Alhamdulillah, terbit pada bulan Oktober 2011. Satu-satunya artikel yang diterima terus tanpa pembaikan.
The Arabic course in Universiti Teknologi MARA (UiTM) Malaysia is an elective offered to first degree students. Consequently, students’ attitude towards language learning has been identified to influence the learning process. This article reports two studies, (1) to investigate the difference in students’ attitude in different UiTM campuses (2) to investigate the difference in students’ attitude in three different faculties, namely (a) science and technology, (b) social science and humanities and (c) management and business. Both were quantitative studies using a questionnaire adapted from Attitude/Motivation Test Battery (AMTB) involving 193 samples (study 1) and 237 samples (study 2). The samples were selected based on stratified random sampling technique. The results found that (1) there was no statistically significant difference in students’ attitude in different UiTM campuses, but (2) there was a statistically significant difference in students’ attitude in different UiTM faculties. Science and technology students possessed a significantly higher level of attitude compared to social science and humanities students. These two studies have some pedagogical implications. Firstly, all UiTM campuses have similar level of students’ attitude. Some advantages in Shah Alam campus such as higher number of students’ enrollment and the existence of Arab students are seemed not to have significant influence on students’ attitude. Meanwhile, some faculties possess students with higher positive attitude as compared to others, which recommends the use of different approach of teaching and activities in the classrooms. Appropriate approach is vital in moulding students’ behaviour which consequently affects their performance in learning oral Arabic.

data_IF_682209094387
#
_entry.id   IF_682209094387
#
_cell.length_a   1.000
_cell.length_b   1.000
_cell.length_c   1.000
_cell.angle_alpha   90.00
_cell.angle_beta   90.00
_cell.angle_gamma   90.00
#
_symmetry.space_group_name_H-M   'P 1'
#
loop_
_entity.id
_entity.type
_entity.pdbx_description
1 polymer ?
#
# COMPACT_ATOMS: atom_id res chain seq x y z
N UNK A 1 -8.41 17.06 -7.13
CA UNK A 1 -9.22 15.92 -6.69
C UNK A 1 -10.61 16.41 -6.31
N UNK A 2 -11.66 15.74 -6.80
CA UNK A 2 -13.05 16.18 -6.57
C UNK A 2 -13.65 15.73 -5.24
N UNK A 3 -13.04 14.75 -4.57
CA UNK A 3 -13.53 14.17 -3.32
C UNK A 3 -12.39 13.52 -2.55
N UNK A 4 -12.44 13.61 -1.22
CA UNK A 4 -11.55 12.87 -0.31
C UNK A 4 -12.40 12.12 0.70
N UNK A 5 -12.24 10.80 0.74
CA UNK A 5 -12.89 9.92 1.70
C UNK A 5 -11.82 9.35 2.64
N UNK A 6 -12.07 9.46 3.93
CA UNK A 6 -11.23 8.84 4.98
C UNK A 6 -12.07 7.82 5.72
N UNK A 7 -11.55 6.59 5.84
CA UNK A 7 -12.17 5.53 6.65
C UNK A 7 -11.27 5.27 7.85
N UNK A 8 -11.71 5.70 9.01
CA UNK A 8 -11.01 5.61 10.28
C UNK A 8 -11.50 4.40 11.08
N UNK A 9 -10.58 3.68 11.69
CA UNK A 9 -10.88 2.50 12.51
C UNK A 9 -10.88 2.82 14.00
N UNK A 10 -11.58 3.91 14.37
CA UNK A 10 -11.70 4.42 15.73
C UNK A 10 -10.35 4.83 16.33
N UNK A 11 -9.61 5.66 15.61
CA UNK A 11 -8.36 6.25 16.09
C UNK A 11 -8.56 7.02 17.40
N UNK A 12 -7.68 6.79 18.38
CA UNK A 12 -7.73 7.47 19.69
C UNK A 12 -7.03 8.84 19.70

Keywords: attitude, oral Arabic, learning environment, foreign language learning
Ghazali Yusri, Nik Mohd. Rahimi, Parilah M. Shah, & Wan Haslina Wan Abd Halim (2011). Attitude towards learning oral Arabic among students in different learning environments. The International Journal of Language, Society and Culture(33), 37-44. (refereed journal-University of Tasmania, Australia)
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